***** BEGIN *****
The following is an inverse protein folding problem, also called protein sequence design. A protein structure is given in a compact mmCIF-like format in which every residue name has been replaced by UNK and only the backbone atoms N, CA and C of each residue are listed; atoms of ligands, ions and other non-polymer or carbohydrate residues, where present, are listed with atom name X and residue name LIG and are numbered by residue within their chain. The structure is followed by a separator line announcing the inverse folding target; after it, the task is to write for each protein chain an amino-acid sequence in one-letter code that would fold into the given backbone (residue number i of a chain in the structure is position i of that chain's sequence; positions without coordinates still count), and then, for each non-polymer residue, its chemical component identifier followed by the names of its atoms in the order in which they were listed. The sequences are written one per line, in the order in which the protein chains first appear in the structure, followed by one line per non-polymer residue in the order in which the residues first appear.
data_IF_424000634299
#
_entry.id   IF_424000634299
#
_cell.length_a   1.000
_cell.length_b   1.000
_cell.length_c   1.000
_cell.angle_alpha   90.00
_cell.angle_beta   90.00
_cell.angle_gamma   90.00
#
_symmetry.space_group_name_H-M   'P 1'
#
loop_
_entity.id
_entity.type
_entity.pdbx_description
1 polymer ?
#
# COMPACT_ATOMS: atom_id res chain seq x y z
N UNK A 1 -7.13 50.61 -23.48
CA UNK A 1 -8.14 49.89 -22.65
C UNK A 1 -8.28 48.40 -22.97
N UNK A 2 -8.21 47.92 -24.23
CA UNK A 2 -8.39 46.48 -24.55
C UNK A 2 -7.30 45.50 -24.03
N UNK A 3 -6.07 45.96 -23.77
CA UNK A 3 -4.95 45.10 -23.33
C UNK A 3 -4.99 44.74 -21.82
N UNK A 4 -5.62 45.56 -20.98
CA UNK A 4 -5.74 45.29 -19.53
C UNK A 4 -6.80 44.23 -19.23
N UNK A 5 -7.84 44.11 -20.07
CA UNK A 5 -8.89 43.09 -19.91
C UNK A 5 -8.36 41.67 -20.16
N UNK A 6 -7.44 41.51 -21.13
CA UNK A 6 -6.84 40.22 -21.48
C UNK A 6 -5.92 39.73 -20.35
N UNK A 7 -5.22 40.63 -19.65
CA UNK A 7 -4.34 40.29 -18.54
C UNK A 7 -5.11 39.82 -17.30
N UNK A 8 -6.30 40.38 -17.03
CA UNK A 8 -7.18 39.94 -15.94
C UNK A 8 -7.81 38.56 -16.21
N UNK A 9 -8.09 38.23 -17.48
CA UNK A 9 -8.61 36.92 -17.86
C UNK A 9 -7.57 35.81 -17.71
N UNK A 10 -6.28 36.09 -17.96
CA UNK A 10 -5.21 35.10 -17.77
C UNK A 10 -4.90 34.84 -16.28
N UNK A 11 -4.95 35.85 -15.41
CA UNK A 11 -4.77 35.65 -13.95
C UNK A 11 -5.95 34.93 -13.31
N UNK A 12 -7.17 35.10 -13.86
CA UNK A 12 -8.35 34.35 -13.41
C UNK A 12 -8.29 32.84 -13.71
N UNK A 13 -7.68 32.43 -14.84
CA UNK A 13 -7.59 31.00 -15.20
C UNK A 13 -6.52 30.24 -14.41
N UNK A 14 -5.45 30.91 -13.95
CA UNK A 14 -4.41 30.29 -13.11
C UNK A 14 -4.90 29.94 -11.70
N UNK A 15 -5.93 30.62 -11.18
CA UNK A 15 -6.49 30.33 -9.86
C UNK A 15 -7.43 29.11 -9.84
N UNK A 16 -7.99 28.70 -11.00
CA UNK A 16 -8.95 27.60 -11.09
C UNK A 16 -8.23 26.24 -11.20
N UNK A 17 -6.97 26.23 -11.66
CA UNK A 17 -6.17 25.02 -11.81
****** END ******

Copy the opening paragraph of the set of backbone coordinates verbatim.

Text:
The following is an inverse protein folding problem, also called protein sequence design. A protein structure is given in a compact mmCIF-like format in which every residue name has been replaced by UNK and only the backbone atoms N, CA and C of each residue are listed; atoms of ligands, ions and other non-polymer or carbohydrate residues, where present, are listed with atom name X and residue name LIG and are numbered by residue within their chain. The structure is followed by a separator line announcing the inverse folding target; after it, the task is to write for each protein chain an amino-acid sequence in one-letter code that would fold into the given backbone (residue number i of a chain in the structure is position i of that chain's sequence; positions without coordinates still count), and then, for each non-polymer residue, its chemical component identifier followed by the names of its atoms in the order in which they were listed. The sequences are written one per line, in the order in which the protein chains first appear in the structure, followed by one line per non-polymer residue in the order in which the residues first appear.